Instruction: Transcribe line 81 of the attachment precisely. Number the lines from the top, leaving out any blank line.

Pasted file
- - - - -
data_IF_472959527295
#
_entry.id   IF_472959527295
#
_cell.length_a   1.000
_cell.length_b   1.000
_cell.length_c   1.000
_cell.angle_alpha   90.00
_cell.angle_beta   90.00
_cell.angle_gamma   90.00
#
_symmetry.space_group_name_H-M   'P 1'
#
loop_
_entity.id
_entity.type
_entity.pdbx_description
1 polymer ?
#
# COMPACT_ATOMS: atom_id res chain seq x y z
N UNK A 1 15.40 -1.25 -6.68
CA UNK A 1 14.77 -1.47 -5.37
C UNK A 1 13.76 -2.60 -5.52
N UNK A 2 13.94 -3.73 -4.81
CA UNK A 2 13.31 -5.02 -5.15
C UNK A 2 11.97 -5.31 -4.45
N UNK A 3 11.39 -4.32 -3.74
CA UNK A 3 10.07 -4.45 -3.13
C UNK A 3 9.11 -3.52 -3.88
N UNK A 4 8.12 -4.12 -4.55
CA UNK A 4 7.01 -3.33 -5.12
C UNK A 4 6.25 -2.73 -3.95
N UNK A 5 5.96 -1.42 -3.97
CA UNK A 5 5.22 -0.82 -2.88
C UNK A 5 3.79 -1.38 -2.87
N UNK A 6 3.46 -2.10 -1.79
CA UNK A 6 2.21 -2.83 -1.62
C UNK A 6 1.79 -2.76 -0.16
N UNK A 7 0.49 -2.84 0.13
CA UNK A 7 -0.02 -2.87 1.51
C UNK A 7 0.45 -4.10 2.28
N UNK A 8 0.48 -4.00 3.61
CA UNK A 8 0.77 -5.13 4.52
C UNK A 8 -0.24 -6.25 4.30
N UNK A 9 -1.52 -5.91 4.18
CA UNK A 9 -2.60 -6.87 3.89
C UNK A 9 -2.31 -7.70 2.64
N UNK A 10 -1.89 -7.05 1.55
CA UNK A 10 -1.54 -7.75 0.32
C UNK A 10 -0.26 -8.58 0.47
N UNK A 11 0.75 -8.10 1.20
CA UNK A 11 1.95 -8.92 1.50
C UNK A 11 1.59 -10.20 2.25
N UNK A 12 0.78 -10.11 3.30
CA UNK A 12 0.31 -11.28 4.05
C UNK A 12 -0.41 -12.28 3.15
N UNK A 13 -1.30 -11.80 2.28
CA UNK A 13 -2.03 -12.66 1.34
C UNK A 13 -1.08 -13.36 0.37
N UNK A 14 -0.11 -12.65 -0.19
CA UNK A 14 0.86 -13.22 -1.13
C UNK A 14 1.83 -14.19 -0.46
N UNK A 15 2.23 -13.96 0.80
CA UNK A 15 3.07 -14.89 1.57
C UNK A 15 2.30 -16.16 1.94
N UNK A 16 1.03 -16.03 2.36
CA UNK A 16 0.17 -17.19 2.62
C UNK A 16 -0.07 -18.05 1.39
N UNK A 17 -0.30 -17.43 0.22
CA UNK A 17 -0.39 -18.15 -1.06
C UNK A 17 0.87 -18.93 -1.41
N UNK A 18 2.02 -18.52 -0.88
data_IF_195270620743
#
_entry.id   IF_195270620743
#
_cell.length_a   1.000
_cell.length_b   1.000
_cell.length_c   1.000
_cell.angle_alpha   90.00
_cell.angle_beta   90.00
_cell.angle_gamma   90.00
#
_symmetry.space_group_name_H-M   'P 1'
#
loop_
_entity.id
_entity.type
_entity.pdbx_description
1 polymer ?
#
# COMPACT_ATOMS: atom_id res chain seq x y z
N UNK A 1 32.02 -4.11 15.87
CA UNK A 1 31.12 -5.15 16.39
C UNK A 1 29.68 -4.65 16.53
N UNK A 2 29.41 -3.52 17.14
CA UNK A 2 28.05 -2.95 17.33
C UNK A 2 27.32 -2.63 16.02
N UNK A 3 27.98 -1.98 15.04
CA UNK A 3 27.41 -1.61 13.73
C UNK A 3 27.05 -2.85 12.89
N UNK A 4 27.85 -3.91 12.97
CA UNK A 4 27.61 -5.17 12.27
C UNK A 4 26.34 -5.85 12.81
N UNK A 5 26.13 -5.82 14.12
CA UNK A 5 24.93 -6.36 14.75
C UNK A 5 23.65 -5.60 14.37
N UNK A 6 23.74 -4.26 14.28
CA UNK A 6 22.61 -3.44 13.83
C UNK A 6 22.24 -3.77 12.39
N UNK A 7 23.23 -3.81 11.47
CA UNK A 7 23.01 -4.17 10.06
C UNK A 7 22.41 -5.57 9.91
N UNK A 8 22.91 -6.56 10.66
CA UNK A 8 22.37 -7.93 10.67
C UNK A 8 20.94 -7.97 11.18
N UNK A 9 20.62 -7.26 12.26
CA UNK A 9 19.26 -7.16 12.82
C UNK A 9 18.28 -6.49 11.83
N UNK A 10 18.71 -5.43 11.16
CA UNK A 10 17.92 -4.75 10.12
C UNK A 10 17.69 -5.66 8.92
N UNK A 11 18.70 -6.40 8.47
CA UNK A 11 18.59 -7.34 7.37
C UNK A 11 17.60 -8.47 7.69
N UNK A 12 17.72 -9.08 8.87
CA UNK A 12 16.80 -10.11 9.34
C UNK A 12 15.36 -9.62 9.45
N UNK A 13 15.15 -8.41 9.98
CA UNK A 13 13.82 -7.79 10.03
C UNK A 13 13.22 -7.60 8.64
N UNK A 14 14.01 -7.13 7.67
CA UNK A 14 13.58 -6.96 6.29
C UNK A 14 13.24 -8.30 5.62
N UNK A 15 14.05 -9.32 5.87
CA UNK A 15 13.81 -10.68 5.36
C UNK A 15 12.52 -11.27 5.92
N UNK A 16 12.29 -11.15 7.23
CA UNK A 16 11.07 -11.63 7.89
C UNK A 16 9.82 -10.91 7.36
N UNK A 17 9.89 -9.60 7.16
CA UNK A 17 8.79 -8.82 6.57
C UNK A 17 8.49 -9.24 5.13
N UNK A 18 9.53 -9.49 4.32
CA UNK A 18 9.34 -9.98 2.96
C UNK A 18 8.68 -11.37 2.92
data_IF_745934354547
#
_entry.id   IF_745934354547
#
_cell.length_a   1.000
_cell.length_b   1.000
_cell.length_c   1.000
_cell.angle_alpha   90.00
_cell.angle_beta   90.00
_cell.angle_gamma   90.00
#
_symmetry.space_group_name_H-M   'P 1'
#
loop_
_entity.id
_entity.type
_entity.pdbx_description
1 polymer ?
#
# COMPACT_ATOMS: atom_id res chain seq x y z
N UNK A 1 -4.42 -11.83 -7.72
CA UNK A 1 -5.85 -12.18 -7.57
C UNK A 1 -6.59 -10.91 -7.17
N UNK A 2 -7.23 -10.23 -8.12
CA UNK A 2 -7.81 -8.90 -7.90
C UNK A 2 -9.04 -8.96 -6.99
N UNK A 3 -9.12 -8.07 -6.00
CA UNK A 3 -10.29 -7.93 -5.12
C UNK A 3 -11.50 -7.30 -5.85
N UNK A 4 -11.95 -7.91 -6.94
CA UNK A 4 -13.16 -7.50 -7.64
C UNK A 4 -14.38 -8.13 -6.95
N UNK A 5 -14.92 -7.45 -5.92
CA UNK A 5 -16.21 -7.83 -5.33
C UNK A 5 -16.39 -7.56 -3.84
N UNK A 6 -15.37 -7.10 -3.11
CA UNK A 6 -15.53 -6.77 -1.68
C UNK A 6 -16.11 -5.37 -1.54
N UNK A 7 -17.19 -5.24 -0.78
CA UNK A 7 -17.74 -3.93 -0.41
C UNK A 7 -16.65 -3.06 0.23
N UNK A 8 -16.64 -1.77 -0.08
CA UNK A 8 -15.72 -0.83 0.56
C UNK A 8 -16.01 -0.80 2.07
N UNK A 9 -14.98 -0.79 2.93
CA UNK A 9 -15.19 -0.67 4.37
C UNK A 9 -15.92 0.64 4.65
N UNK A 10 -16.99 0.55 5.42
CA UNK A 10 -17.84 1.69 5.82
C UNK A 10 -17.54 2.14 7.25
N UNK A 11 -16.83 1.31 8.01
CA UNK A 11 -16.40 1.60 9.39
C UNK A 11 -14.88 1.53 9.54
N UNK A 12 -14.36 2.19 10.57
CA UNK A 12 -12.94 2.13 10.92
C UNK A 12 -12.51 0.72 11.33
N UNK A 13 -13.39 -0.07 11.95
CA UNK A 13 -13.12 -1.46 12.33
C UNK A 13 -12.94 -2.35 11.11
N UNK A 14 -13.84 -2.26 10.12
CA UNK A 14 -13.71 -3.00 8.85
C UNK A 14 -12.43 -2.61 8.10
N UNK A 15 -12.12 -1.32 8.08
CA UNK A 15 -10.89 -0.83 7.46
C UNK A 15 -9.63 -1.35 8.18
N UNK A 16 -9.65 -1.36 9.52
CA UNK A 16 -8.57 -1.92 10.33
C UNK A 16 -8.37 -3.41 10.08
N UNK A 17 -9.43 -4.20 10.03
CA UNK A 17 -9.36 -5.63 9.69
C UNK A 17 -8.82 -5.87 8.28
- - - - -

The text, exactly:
_cell.angle_beta   90.00